Customer-centric businesses have invested substantially in self-service technologies and content to deliver great customer experiences. Chatbots, virtual agents, community forums, multi-channel service options, and knowledge bases powered by machine learning give customers endless options to seek help on their own and get answers instantly.
But a simple request form is a key player in truly understanding and serving the customer.
Service/Support Request Form
The support (or service) request form is an important web-based support tool that is frequently overlooked. It is usually found under the header Contact Us, Contact Support, Submit a Ticket or Create a Case.
Often, it is a page with several fields for the frustrated and time-starved customer to input all their contact details, answer some questions, describe their issue, click submit, and begin the excruciating wait for help. The number of thumbs down for the company’s self-service resources adds up with each submitted form or case created. Over at the call center, caseloads for assisted support goes up.
But content request forms don’t have to represent a black hole. In reality, it has as much potential to aid successful case deflection as chatbots and virtual agents. Here’s how:
Understanding the Events of Self-Service and Deflection
Customer self-service success is the rate at which customers are able to complete their desired outcome themselves on your support portal. This behavior does not always mean that a case creation or a call into the contact center was avoided. In short, self-service success is the broader concept from which customers are able to find answers or information on their own.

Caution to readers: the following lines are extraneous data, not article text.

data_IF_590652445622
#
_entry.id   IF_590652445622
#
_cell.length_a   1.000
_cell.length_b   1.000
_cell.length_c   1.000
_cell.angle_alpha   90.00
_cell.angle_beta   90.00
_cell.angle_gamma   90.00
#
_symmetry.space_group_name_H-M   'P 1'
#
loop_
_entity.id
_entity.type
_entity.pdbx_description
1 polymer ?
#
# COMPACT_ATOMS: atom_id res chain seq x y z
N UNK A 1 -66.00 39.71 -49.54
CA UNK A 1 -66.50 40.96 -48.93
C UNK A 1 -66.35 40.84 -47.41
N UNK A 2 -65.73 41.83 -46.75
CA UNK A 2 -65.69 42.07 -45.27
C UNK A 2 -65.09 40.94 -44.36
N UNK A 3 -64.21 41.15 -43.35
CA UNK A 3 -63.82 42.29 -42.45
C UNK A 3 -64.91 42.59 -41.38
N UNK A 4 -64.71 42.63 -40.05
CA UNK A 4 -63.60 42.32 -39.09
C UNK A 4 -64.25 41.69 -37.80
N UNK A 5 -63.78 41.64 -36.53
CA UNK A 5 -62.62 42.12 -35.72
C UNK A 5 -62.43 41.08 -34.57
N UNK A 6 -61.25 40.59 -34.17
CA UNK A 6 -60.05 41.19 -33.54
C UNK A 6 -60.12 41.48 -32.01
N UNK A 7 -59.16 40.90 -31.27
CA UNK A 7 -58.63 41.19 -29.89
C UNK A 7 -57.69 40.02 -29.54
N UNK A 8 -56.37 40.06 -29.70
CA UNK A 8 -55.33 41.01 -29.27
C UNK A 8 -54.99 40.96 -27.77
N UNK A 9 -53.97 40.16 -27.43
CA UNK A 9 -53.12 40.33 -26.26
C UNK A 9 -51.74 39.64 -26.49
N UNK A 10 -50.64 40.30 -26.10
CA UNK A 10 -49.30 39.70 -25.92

Case deflection only considers the interactions during which a customer intended to submit a ticket. Case deflection rate is the frequency at which customers are able to find answers on their own to issues that they would have otherwise called support for. Essentially, they were about to submit a case or call you, but resources or content made available to them eliminated the need for live customer service assistance. In other words, the case creation was successfully deflected.
How to measure the different types of case deflection signals
“Not everything that counts can be counted, and not everything that can be counted counts’’ – A. Einstein
But we are not mindreaders, are we? How do you measure something that was about to happen, but didn’t? The key lies within understanding and measuring the different case creation and case abandonment signals.
Looking at our different support channel trends can give us an idea if self-service success is moving in the right direction. We can look at the number of cases coming into the contact center and traffic and content consumption increases to the support site, and somewhat confidently assume that customers are being more successful at self-serving. But that does not give us a reliable and quantifiable view of case deflection, how they were deflected, and more importantly, how much money was saved.
Historically, confirmed signals have been the only way for support organizations to reliably measure case deflection. And the only confirmed signal that was available to them was a post-session survey or automated question confirming resolution via self-help. But who answers those? (Hint: very, very few customers)
A customer landing on the request form or starting to create a support ticket page indicates an intent to escalate an issue and create a case. One of the ways companies can control and increase those explicit deflections is by providing relevant content recommendations on the case creation page, based on the customer’s intent and context.